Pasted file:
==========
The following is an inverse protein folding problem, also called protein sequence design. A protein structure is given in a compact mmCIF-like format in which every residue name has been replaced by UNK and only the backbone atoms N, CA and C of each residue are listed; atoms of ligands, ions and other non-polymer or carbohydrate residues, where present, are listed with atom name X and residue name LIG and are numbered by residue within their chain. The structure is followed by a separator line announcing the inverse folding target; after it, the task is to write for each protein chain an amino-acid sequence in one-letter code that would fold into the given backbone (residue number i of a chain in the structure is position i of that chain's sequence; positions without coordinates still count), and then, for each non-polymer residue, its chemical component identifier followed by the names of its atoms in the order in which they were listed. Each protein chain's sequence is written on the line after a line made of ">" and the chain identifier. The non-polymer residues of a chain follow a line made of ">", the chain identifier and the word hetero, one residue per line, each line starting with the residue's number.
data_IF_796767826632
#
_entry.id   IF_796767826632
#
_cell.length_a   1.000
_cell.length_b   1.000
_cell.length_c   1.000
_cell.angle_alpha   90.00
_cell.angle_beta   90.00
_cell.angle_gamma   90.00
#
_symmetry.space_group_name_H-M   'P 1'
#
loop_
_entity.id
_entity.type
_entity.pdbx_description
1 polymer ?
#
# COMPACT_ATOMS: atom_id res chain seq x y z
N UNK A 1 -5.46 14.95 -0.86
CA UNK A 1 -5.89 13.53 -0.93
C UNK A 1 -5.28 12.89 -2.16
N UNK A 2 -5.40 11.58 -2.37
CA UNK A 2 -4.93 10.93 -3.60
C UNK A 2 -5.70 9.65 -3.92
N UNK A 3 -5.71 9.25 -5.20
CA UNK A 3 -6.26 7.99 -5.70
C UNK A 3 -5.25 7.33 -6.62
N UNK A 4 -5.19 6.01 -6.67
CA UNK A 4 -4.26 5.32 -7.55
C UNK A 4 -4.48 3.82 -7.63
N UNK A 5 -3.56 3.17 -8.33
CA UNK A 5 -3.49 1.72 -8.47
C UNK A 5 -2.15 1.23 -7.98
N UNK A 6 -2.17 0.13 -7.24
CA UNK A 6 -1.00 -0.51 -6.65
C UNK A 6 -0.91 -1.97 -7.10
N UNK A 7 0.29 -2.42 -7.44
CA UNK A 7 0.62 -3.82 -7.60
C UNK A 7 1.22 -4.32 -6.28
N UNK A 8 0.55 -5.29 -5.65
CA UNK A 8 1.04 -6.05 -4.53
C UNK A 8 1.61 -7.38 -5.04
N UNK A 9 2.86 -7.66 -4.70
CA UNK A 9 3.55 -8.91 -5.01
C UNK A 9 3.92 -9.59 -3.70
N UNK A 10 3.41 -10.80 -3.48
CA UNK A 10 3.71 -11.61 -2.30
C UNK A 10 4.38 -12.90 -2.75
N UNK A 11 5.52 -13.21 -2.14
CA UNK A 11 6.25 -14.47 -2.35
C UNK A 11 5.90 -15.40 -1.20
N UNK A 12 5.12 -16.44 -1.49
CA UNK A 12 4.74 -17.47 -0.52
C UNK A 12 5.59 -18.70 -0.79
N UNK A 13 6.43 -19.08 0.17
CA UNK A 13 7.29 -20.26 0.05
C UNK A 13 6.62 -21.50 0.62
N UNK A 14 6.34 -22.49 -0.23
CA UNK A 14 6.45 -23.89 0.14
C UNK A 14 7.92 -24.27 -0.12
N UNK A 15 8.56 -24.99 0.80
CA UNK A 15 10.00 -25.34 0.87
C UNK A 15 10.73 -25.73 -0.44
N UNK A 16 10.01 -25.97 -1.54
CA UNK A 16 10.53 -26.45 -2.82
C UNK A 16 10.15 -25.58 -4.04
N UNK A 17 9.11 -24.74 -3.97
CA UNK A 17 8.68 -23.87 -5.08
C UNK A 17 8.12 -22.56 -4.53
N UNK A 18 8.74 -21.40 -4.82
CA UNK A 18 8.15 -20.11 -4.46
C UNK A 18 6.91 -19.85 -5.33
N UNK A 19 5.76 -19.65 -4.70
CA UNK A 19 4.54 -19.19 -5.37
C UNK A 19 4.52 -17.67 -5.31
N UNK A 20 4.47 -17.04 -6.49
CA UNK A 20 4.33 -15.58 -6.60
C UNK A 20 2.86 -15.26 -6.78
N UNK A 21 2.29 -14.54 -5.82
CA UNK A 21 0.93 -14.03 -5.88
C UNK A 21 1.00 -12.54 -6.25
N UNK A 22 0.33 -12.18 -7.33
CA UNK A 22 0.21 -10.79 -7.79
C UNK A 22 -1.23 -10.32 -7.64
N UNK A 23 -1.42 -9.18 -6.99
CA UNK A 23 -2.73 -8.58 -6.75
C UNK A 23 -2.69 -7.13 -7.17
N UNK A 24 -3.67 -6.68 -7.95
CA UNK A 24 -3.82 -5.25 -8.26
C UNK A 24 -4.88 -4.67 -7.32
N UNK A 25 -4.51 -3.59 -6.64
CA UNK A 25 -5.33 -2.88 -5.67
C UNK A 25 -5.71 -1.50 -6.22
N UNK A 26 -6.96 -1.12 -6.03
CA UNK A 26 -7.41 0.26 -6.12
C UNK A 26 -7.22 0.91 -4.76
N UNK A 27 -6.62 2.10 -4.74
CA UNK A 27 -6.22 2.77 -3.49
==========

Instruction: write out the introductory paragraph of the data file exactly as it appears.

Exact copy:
The following is an inverse protein folding problem, also called protein sequence design. A protein structure is given in a compact mmCIF-like format in which every residue name has been replaced by UNK and only the backbone atoms N, CA and C of each residue are listed; atoms of ligands, ions and other non-polymer or carbohydrate residues, where present, are listed with atom name X and residue name LIG and are numbered by residue within their chain. The structure is followed by a separator line announcing the inverse folding target; after it, the task is to write for each protein chain an amino-acid sequence in one-letter code that would fold into the given backbone (residue number i of a chain in the structure is position i of that chain's sequence; positions without coordinates still count), and then, for each non-polymer residue, its chemical component identifier followed by the names of its atoms in the order in which they were listed. Each protein chain's sequence is written on the line after a line made of ">" and the chain identifier. The non-polymer residues of a chain follow a line made of ">", the chain identifier and the word hetero, one residue per line, each line starting with the residue's number.